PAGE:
Every once in a while, something keeps cropping up in the U.S. food supply called "foreign materials." It probably does in other industrialized nations as well. I haven't been listing the recalls, but maybe I should.
So what is this stuff? Well, it could be anything - bits of plastic, bits of metals, human hair, fabric. Even glass, which is the most common cause of injury. These unexpected things won't give you foodborne illness (which is why I haven't been covering them) but they could harm you in other ways. And no, they are not "foreign" as in "from another country." At least, they need not be. They can come from any food plant anywhere, and sometimes from packaging as well. Where food is partly processed locally - say, at your local meat or fish store, such materials can also enter there.
According to the U.S. Department of Agriculture (USDA) these small non-edible items in your food can give you: esophageal laceration, esophageal perforation, fistula formation, laceration or perforation of other parts of the digestive tract (such as the pharynx, stomach, intestine), choking (blockage of the airway, with children under 3 at greatest risk), lacerations of the mouth, tongue, and of course, broken teeth and dentures (if you have them). This isn't even the end of the list. Reportedly, the most common type of complaint received by the government is injury to the mouth or throat.
And of course, there have been all those fingers or bits of fingers that have been found in food: the planted one in Wendy's chili and the apparently actual pieces of finger found in TGI's burger, in a chocolate popsicle and a ham sandwich. Accidents happen, and who knows where that bit of finger went to?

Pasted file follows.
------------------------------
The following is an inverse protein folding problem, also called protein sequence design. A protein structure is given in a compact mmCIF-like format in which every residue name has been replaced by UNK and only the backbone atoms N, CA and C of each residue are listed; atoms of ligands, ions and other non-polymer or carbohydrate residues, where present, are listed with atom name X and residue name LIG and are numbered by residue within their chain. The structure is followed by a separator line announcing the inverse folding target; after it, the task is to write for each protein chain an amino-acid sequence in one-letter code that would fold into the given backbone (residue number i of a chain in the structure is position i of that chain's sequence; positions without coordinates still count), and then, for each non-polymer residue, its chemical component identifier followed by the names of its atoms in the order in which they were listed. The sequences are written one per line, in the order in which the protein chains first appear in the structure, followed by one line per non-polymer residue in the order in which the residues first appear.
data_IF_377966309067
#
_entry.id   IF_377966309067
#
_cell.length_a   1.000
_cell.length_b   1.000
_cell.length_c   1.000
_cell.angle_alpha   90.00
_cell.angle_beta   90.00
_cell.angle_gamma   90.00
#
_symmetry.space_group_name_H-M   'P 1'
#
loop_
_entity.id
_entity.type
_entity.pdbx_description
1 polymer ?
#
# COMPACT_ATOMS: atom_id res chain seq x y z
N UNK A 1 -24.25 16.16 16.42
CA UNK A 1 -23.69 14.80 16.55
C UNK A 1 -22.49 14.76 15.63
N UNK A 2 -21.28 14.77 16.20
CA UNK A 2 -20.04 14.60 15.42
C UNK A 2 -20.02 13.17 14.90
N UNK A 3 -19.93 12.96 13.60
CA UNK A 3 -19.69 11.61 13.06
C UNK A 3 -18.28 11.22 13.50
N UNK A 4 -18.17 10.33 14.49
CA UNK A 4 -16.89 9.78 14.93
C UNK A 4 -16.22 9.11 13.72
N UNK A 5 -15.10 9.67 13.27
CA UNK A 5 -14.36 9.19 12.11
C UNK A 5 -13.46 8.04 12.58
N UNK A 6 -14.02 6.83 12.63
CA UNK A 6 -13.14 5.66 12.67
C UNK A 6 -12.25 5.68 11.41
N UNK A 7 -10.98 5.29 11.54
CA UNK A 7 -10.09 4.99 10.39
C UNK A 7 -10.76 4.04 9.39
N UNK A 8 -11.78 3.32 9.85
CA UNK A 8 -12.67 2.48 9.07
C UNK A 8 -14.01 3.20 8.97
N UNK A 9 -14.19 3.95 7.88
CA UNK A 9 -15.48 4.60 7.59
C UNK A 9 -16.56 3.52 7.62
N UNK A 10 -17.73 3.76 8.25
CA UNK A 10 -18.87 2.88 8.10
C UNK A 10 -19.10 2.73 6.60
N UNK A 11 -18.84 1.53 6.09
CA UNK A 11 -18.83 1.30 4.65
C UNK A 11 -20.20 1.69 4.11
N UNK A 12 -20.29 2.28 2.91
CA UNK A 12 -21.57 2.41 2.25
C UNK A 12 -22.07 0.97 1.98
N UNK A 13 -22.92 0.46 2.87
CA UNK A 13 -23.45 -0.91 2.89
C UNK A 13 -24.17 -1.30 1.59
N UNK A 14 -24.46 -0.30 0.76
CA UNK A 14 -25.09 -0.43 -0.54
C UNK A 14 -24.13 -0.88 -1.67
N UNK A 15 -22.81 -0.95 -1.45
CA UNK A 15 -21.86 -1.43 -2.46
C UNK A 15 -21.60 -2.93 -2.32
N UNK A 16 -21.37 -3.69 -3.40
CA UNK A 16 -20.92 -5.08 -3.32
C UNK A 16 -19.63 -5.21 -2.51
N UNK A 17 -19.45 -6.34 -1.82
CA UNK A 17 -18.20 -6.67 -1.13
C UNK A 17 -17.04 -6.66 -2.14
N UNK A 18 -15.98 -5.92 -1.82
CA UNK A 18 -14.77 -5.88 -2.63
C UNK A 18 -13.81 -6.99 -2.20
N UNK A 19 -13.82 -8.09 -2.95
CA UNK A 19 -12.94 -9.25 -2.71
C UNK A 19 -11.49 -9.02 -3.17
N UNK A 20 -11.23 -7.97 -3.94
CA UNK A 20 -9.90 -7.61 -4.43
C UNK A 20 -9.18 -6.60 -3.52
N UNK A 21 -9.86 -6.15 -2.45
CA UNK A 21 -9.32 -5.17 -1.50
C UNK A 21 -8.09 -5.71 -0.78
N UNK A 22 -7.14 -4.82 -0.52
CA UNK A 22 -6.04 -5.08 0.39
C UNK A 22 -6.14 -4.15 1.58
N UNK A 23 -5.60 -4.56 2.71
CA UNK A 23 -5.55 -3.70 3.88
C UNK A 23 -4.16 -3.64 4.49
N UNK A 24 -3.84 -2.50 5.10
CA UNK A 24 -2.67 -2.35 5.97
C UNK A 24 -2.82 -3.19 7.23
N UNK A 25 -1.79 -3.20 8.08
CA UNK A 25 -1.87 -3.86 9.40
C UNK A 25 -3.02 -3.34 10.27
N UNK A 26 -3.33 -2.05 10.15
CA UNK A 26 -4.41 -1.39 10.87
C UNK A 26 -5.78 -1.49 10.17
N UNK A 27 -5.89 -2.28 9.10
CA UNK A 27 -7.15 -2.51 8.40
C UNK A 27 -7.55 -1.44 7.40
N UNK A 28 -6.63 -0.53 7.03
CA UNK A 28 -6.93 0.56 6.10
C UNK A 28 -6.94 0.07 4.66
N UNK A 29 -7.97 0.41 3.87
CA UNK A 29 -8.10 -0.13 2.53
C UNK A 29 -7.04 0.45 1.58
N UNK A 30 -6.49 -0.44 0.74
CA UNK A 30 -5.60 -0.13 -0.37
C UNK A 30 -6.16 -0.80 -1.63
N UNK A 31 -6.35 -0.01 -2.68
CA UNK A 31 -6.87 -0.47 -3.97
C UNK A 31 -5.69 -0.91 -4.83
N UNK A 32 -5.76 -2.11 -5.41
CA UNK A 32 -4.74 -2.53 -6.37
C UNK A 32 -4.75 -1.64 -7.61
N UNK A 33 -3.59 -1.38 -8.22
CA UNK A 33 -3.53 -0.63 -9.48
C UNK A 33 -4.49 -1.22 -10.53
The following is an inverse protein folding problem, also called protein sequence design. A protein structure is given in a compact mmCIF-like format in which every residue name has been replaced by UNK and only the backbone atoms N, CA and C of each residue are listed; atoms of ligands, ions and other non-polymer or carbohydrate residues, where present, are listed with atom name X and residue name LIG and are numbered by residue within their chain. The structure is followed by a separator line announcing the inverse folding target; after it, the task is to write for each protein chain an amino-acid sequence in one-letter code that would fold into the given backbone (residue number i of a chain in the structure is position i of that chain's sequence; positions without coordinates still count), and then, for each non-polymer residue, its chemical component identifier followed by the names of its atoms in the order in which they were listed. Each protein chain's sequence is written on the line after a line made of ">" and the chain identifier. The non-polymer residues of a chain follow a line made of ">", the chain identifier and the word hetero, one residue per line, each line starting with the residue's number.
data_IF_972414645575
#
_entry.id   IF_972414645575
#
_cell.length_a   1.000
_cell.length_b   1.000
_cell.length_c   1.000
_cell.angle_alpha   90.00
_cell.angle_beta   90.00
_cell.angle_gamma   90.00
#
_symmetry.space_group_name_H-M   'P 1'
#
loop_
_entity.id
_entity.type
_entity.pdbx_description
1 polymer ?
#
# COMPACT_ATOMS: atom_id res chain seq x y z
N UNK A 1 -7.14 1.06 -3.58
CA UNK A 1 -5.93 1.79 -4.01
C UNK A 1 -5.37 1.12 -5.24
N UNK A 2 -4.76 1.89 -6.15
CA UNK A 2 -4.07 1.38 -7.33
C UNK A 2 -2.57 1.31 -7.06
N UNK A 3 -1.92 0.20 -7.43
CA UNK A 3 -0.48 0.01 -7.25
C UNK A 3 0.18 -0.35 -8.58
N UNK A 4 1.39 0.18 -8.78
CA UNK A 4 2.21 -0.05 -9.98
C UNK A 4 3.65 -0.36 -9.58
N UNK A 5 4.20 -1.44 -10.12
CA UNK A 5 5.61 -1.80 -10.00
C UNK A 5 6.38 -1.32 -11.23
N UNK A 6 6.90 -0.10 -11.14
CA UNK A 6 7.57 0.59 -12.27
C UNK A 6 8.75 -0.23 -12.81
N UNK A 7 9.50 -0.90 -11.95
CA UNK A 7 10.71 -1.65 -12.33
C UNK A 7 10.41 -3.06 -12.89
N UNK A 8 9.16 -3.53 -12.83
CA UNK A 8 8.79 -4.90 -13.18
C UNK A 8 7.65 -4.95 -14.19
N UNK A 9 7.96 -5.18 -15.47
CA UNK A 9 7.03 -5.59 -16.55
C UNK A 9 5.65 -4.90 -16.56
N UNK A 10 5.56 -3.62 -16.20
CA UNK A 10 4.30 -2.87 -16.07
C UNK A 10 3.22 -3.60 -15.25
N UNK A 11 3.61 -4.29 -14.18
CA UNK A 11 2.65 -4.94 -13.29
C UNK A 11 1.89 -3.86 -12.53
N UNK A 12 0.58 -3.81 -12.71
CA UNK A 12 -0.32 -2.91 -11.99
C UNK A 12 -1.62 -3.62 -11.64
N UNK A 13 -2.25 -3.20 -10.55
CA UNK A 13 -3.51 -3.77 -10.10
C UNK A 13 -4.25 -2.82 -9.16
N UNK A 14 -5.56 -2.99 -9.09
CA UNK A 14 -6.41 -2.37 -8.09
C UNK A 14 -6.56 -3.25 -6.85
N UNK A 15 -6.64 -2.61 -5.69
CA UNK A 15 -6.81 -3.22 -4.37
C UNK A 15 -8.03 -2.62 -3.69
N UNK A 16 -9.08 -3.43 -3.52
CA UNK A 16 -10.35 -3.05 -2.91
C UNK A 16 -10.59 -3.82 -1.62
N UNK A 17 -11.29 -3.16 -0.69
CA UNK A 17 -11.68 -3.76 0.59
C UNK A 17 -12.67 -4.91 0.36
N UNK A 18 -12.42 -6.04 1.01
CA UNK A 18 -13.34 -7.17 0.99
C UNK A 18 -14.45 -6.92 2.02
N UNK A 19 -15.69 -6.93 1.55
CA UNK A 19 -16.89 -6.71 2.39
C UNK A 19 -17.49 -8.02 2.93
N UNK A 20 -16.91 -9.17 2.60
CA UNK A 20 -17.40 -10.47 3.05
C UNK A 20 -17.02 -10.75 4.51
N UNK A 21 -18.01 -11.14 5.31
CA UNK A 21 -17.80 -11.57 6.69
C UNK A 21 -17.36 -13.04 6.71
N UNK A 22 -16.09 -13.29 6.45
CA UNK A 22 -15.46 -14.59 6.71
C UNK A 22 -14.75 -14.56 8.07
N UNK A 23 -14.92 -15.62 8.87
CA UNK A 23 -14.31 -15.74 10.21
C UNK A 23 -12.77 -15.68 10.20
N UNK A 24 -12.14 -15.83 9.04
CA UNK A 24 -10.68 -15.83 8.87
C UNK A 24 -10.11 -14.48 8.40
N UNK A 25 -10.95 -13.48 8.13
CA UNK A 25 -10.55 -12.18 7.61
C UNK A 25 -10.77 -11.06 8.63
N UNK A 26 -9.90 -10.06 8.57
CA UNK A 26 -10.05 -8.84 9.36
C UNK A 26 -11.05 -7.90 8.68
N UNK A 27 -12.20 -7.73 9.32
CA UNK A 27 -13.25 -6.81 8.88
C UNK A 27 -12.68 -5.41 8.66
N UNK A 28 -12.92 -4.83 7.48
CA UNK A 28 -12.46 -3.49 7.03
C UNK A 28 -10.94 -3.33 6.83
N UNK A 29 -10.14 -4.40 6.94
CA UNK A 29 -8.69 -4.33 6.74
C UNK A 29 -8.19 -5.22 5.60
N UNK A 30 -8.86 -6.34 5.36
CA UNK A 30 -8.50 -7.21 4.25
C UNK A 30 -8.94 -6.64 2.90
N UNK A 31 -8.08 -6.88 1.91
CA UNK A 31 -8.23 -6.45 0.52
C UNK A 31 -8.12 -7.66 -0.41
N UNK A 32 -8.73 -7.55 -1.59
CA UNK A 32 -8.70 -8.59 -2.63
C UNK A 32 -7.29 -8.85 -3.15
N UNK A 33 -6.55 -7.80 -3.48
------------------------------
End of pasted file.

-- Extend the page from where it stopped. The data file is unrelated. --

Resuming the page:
A couple of months ago, I found a piece of hard plastic in the Dungeness crabmeat I bought at my usual retailer's. Once I found (yes, true) a small rusty nail in my dessert at a local French restaurant (it recently caved in to the economy and I can't honestly say I shed any tears although they did not charge us for the meal). And a couple of years ago there was a piece of metal in my bread. The large majority of these types of incidents are not reported.
But some are. Here's a recall from today: bits of hard plastic in "Lean Cuisine Simple Favorites" frozen spaghetti and meatball entrees sold by Nestle Prepared Foods Company, Gaffney, S.C.. They are having to recall about 10,260 pounds of product. Maybe it will be recycled into dog food. Given the rubber toys, cell phones, rugs and eye glass frames that my new puppy has been consuming, it probably won't be any worse.
Another reason for chewing your food better.